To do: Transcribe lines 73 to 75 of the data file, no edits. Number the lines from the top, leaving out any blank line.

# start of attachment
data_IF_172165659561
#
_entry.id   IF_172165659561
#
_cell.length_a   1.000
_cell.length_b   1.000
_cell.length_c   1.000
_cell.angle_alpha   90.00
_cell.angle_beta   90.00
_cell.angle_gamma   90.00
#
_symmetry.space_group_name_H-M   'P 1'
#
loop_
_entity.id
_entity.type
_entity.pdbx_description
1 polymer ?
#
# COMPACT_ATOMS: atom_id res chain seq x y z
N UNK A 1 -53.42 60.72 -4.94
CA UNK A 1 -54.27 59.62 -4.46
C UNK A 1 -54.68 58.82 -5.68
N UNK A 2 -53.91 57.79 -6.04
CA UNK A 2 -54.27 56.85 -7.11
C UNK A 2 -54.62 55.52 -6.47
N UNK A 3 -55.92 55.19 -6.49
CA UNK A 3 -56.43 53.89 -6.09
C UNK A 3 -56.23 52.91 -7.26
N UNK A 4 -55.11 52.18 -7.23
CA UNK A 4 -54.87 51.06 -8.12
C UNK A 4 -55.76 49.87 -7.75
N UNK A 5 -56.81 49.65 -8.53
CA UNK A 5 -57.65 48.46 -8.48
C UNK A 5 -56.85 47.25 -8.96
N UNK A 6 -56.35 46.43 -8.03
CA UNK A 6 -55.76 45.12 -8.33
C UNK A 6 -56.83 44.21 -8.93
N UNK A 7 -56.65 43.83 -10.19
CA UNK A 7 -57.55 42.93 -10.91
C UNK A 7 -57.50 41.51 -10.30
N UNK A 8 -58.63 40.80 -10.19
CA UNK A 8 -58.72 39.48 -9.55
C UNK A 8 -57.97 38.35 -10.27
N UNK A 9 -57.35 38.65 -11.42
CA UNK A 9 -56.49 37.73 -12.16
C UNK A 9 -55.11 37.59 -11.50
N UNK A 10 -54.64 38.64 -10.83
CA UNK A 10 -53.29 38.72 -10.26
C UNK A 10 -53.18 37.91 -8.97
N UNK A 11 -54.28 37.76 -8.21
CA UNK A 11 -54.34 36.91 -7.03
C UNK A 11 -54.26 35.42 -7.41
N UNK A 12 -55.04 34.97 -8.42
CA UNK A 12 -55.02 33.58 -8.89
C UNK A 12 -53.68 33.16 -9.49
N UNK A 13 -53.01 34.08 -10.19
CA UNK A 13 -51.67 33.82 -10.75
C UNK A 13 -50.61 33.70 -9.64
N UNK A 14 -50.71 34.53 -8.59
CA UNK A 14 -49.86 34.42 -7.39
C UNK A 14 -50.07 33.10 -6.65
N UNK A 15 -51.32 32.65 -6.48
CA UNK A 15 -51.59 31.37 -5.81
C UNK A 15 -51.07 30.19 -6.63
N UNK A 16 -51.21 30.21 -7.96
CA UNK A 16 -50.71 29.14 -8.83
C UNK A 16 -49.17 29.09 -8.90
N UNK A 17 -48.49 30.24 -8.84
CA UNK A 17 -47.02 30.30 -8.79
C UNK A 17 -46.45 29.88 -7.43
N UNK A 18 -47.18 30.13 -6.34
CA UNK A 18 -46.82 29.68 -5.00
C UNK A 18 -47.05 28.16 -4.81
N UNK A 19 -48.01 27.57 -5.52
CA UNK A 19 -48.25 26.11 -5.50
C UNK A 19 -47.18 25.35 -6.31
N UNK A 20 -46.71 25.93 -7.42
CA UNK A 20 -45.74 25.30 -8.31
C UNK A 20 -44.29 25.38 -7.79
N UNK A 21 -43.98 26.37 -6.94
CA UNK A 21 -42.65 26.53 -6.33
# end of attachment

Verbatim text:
CA UNK A 18 -46.82 29.68 -5.00
C UNK A 18 -47.05 28.16 -4.81
N UNK A 19 -48.01 27.57 -5.52